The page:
Cigar Association of America v. United States Food and Drug Administration, No. 20-5266 (D.C. Cir. 2021)

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Justia Opinion Summary

The Family Smoking Prevention and Tobacco Control Act amended the Federal Food, Drug, and Cosmetic Act to establish a comprehensive regulatory scheme for tobacco products, defined as “any product made or derived from tobacco that is intended for human consumption, including any component, part, or accessory of a tobacco product,” 21 U.S.C. 321(rr)(1). The 2016 FDA "Deeming Rule" deemed all products that meet the Act’s definition of “tobacco product,” including any “component” and “part” but excluding any “accessory” of those products, to be subject to the Act. Premarket review by FDA was required before the introduction into interstate commerce of any “new tobacco product.” FDA adopted “staggered compliance periods” for premarket review requirements of newly deemed products that were being marketed as of the Rule’s effective date. FDA also promulgated a separate rule addressing the assessment of user fees for manufacturers and importers of cigars and pipe tobacco.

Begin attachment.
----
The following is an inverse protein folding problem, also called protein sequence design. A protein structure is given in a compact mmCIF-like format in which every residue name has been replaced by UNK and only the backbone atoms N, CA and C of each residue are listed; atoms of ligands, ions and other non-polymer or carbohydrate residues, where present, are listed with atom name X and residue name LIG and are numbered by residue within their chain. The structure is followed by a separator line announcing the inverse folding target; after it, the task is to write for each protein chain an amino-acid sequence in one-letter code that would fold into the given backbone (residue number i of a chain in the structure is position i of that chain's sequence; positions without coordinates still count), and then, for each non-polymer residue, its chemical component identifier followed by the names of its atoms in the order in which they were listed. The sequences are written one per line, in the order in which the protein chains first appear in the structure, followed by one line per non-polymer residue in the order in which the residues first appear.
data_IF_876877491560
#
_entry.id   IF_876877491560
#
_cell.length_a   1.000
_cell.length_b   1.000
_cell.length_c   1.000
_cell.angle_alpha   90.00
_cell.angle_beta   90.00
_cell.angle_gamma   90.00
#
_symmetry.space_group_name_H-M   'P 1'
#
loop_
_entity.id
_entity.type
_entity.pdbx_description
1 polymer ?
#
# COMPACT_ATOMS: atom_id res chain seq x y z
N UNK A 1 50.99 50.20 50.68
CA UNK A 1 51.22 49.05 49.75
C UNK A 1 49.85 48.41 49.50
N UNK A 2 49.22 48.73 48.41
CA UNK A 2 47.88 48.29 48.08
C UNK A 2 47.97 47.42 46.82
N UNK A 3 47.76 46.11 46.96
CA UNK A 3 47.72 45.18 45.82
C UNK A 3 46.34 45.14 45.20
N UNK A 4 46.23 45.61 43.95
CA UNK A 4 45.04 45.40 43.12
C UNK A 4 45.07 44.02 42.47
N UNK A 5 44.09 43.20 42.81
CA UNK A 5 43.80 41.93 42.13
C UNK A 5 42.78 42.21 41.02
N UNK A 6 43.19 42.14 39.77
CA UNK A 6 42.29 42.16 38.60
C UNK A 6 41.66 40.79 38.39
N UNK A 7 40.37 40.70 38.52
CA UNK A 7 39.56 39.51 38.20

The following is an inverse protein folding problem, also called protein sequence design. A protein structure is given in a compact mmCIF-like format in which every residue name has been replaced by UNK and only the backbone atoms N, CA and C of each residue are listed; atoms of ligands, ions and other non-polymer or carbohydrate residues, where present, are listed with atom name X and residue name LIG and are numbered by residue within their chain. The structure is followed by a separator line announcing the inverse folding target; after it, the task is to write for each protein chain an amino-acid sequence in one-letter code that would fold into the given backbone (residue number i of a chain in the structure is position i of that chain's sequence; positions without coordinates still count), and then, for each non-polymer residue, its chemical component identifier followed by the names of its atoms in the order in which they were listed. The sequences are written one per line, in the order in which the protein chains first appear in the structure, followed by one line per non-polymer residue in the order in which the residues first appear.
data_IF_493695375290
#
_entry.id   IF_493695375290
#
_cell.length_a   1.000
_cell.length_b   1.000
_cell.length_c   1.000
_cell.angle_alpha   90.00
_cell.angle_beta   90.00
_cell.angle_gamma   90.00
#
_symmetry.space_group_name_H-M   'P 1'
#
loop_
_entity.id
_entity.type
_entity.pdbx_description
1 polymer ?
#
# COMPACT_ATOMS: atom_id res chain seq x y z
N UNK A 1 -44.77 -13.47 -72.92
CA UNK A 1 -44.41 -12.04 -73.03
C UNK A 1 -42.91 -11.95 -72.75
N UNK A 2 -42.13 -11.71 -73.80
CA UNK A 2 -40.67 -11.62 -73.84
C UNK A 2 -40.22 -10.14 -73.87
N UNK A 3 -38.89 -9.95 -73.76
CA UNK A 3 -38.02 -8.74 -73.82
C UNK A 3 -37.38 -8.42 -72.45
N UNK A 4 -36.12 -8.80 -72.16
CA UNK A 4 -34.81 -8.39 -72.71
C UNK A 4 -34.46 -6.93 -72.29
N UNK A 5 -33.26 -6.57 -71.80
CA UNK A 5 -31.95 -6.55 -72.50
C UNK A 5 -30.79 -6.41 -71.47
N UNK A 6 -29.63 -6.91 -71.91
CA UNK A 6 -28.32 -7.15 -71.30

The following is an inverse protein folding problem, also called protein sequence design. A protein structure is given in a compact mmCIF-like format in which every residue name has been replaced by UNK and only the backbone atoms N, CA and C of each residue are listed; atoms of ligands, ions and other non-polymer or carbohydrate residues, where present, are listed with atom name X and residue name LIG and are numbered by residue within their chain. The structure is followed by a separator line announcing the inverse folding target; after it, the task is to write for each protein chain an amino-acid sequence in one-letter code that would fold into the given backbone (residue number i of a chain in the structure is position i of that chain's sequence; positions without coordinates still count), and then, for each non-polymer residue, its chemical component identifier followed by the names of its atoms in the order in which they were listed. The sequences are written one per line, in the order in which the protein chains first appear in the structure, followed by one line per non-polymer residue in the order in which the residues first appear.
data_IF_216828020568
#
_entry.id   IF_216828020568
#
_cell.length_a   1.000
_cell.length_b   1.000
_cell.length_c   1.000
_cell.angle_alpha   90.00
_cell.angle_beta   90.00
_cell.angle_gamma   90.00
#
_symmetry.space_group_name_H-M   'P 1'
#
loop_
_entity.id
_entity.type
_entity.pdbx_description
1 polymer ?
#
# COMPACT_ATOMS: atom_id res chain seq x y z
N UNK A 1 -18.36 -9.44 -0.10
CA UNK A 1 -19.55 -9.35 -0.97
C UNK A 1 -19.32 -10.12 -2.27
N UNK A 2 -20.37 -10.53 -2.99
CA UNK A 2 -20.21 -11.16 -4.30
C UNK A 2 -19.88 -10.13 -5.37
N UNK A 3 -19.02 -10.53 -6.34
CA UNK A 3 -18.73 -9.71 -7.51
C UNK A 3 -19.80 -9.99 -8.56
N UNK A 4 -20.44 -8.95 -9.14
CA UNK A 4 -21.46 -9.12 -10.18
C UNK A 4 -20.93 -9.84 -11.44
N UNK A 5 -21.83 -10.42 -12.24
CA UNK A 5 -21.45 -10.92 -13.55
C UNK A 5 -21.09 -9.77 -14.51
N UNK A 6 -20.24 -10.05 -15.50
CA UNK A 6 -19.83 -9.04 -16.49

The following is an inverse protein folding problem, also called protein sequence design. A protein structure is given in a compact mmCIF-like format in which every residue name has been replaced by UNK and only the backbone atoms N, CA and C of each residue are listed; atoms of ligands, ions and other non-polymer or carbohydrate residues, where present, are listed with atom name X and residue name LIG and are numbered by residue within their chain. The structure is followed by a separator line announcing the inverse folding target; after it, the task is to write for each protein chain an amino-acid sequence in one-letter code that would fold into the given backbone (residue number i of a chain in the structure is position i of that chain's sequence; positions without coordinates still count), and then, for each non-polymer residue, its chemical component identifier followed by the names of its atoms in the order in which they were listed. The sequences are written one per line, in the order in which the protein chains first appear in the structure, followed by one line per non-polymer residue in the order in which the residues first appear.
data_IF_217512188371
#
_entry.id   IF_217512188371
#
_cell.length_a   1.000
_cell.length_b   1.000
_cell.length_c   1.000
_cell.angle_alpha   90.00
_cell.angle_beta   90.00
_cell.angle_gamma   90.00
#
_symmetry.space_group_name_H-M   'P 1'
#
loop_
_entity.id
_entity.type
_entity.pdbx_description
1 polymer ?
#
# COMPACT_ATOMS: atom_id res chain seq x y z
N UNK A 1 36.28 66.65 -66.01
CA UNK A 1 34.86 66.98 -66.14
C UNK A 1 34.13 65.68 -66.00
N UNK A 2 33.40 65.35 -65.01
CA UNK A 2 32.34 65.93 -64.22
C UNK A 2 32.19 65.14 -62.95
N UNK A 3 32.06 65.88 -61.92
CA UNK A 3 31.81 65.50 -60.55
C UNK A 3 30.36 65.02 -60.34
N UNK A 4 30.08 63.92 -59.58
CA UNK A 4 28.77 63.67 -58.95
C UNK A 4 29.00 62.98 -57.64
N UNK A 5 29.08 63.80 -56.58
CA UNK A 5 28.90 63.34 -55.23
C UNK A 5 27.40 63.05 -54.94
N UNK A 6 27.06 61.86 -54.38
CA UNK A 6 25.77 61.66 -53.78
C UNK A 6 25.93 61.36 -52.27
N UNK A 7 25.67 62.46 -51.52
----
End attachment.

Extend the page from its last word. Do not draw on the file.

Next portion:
The D.C. Circuit affirmed summary judgment in favor of FDA on five Administrative Procedure Act challenges to the Deeming Rule concerning its implementation of the premarket review requirements, underlying cost-benefit analysis, and classification of a pipe as a “component or part” of a tobacco product subject to regulation, and an APA challenge to the User Fees Rule.